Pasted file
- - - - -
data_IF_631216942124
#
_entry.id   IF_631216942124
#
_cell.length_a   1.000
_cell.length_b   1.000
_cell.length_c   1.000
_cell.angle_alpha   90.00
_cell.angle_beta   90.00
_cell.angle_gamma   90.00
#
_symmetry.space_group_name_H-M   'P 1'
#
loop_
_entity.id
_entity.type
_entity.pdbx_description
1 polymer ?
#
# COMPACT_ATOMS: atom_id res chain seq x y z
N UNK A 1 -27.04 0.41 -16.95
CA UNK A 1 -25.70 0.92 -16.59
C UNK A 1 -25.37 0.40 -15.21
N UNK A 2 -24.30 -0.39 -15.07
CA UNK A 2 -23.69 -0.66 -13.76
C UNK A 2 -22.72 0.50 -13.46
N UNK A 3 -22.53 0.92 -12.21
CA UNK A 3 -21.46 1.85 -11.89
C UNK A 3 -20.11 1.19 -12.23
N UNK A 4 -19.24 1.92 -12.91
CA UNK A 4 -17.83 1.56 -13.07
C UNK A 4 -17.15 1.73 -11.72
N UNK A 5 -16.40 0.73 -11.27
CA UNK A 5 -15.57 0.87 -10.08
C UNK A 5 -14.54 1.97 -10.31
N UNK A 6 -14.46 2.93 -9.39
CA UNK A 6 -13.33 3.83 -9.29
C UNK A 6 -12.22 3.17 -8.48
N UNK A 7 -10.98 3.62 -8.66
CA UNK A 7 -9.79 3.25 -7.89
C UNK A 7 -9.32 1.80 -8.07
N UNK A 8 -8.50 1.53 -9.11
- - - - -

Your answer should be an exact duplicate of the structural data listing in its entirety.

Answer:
data_IF_631216942124
#
_entry.id   IF_631216942124
#
_cell.length_a   1.000
_cell.length_b   1.000
_cell.length_c   1.000
_cell.angle_alpha   90.00
_cell.angle_beta   90.00
_cell.angle_gamma   90.00
#
_symmetry.space_group_name_H-M   'P 1'
#
loop_
_entity.id
_entity.type
_entity.pdbx_description
1 polymer ?
#
# COMPACT_ATOMS: atom_id res chain seq x y z
N UNK A 1 -27.04 0.41 -16.95
CA UNK A 1 -25.70 0.92 -16.59
C UNK A 1 -25.37 0.40 -15.21
N UNK A 2 -24.30 -0.39 -15.07
CA UNK A 2 -23.69 -0.66 -13.76
C UNK A 2 -22.72 0.50 -13.46
N UNK A 3 -22.53 0.92 -12.21
CA UNK A 3 -21.46 1.85 -11.89
C UNK A 3 -20.11 1.19 -12.23
N UNK A 4 -19.24 1.92 -12.91
CA UNK A 4 -17.83 1.56 -13.07
C UNK A 4 -17.15 1.73 -11.72
N UNK A 5 -16.40 0.73 -11.27
CA UNK A 5 -15.57 0.87 -10.08
C UNK A 5 -14.54 1.97 -10.31
N UNK A 6 -14.46 2.93 -9.39
CA UNK A 6 -13.33 3.83 -9.29
C UNK A 6 -12.22 3.17 -8.48
N UNK A 7 -10.98 3.62 -8.66
CA UNK A 7 -9.79 3.25 -7.89
C UNK A 7 -9.32 1.80 -8.07
N UNK A 8 -8.50 1.53 -9.11